It has been precisely 84 days to date (Sunday, June 24) since he first ascended to the highest office in the land and President Mokgweetsi Masisi has undoubtedly stamped his authority as the First Citizen. Besides restoring confidence in governance and public institutions (which remains work in progress), one of his biggest tasks was to deal with the then Director General of Directorate ofIntelligence and Security Services (DISS), Isaac Kgosi. And he performed the task with military (excuse the pun) precision. With the nation wondering about his predecessor Lieutenant General Ian Khama’s possible influence post presidency, Masisi has definitely laid those fears to rest. As if to assert his authority, he has been reported to have refused to grant his predecessor access to presidential air transport. As part of his retirement benefits Khama is entitled to the use of state aircraft but only at the express permission of Masisi.
Sunday Standard also reported that ahead of the recent 2018 instalment of the annual Khawa Dune Challenge, the former president’s request for 26 soldiers to accompany him to Khawa where they would do preparatory work was turned down by the BDF Commander, Lieutenant General Placid Segokgo. Another sign that there is a new Commander in Chief.
Instead of those 26 soldiers, Khama got only six whom Segokgo is said to have released with great reluctance. And again, just in case anyone was to forget who the new president is, Masisi now seems to carry with him (almost everywhere) a subliminal reminder in the form of a Presidential Podium.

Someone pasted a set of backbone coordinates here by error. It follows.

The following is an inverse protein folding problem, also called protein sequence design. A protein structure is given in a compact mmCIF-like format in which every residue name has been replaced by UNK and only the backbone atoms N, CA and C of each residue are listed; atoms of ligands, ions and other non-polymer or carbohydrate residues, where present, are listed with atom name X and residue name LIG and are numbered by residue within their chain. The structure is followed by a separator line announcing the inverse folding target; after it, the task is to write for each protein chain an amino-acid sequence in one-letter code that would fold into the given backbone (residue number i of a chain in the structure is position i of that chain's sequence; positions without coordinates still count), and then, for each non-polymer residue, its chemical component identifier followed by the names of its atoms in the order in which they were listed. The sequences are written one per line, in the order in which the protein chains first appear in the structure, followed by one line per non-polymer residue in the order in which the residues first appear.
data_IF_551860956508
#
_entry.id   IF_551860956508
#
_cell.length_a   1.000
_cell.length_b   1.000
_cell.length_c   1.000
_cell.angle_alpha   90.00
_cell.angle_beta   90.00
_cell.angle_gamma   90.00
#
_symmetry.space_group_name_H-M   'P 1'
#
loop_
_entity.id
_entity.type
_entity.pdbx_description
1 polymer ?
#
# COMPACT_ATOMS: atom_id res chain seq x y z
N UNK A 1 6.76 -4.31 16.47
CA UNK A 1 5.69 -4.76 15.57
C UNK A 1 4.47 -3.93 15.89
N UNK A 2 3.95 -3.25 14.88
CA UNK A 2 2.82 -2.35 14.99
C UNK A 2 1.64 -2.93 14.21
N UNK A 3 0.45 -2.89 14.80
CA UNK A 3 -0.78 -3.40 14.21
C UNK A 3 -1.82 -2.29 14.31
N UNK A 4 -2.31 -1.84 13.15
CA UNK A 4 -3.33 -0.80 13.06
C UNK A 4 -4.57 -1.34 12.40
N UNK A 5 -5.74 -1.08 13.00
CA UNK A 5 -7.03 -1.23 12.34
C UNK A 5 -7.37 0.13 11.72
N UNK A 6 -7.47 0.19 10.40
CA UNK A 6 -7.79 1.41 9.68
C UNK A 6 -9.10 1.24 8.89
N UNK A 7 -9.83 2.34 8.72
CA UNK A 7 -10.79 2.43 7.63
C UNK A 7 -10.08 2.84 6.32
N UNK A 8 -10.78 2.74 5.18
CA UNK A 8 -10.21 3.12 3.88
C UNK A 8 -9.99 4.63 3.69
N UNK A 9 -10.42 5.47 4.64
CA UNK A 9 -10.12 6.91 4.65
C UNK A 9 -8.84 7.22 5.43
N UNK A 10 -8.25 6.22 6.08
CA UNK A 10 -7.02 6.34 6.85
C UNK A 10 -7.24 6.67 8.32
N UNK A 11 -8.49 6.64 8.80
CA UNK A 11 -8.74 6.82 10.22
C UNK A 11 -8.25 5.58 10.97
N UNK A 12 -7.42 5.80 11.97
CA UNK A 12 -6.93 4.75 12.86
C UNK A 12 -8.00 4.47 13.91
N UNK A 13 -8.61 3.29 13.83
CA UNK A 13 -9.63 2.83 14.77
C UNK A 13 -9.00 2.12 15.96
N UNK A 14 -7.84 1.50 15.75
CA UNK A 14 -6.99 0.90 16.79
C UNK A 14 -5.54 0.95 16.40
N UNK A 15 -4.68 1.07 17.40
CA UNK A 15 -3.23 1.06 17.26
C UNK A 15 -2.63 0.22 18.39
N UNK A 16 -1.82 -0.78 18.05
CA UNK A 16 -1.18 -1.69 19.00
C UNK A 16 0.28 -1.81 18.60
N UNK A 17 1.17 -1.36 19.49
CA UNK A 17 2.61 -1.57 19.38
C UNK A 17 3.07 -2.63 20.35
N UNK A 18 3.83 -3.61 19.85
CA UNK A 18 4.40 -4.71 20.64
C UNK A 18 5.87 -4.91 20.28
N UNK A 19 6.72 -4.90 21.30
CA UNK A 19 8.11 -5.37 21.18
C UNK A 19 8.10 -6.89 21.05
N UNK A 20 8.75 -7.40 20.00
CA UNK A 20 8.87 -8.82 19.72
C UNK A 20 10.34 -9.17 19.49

While the podium, with a badge of Botswana’s coat of arms and bearing the words ‘The President. Republic of Botswana’ on the front, has occasionally been used by Khama it seems to appear more frequently now with Masisi as President.
It is of course in a way, like the US Presidential Podium, a symbol of the President of the Republic, which can explain Minister of Finance Kenneth Matambo’s confusion with regard to which podium to use at the recent media briefing by Masisi and his ministers. But there was no such confusion this past week during the official opening of the SADC ‘Regional Conference on Corruption …’ hosted by the Directorate on Corruption & Economic Crime (DCEC) at Masa Square Hotel where every speaker, including Liberia’s former president Professor Amos Sawyer, knew their place. Masisi’s protocol team had, this time around, made sure to put the two podiums as further apart as the hall could practically allow.
In the United States the Presidential Seal, which also sits on the podium, is the official symbol of the office of the President. It includes the President’s coat of arms, an eagle on the great seal, a ring of stars and the words ‘Seal of the President of the United States’. The Seal is used on all correspondence from the US president and as a symbol of the presidency. It is often seen on the podium where the US president speaks. Next time you have any doubts about Masisi’s presidency, look no further than the podium itself.